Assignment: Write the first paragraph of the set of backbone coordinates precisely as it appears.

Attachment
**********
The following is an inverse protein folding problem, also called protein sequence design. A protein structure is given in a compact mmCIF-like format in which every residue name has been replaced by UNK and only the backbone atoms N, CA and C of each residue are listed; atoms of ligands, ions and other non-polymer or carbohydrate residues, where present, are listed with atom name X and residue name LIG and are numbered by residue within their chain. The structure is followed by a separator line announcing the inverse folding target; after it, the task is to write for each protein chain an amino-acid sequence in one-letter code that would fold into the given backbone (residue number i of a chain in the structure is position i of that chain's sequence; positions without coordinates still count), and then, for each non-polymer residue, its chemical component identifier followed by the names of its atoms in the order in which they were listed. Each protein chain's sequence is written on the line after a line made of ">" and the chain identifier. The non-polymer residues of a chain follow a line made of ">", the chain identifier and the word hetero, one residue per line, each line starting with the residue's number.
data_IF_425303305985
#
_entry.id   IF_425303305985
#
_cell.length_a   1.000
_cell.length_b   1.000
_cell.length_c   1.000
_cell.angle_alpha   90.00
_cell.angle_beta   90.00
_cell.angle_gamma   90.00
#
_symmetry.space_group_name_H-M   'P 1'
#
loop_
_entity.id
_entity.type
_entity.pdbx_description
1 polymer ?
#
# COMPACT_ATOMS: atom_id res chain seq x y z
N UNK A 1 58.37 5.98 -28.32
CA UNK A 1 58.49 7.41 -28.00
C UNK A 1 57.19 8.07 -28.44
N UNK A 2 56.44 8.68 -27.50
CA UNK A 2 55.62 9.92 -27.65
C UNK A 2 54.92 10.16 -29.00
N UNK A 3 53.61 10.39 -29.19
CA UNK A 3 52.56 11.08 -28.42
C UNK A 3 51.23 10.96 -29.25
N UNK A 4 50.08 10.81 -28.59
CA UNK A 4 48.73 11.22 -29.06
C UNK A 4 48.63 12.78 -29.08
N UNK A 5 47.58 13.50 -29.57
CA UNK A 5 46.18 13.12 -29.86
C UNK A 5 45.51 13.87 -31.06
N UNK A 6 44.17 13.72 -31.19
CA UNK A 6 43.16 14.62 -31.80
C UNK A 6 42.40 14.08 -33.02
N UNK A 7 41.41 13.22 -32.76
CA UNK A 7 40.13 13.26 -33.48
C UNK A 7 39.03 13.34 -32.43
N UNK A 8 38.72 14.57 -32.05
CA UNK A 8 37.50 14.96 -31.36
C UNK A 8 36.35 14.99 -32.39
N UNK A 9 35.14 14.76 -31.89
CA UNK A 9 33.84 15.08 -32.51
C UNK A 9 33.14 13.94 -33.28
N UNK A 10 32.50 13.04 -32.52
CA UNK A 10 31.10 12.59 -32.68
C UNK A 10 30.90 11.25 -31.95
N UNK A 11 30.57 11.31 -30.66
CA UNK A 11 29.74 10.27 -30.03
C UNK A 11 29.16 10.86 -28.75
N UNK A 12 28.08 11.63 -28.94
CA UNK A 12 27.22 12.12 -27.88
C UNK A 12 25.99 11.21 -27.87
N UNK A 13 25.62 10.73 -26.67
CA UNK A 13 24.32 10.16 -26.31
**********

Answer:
The following is an inverse protein folding problem, also called protein sequence design. A protein structure is given in a compact mmCIF-like format in which every residue name has been replaced by UNK and only the backbone atoms N, CA and C of each residue are listed; atoms of ligands, ions and other non-polymer or carbohydrate residues, where present, are listed with atom name X and residue name LIG and are numbered by residue within their chain. The structure is followed by a separator line announcing the inverse folding target; after it, the task is to write for each protein chain an amino-acid sequence in one-letter code that would fold into the given backbone (residue number i of a chain in the structure is position i of that chain's sequence; positions without coordinates still count), and then, for each non-polymer residue, its chemical component identifier followed by the names of its atoms in the order in which they were listed. Each protein chain's sequence is written on the line after a line made of ">" and the chain identifier. The non-polymer residues of a chain follow a line made of ">", the chain identifier and the word hetero, one residue per line, each line starting with the residue's number.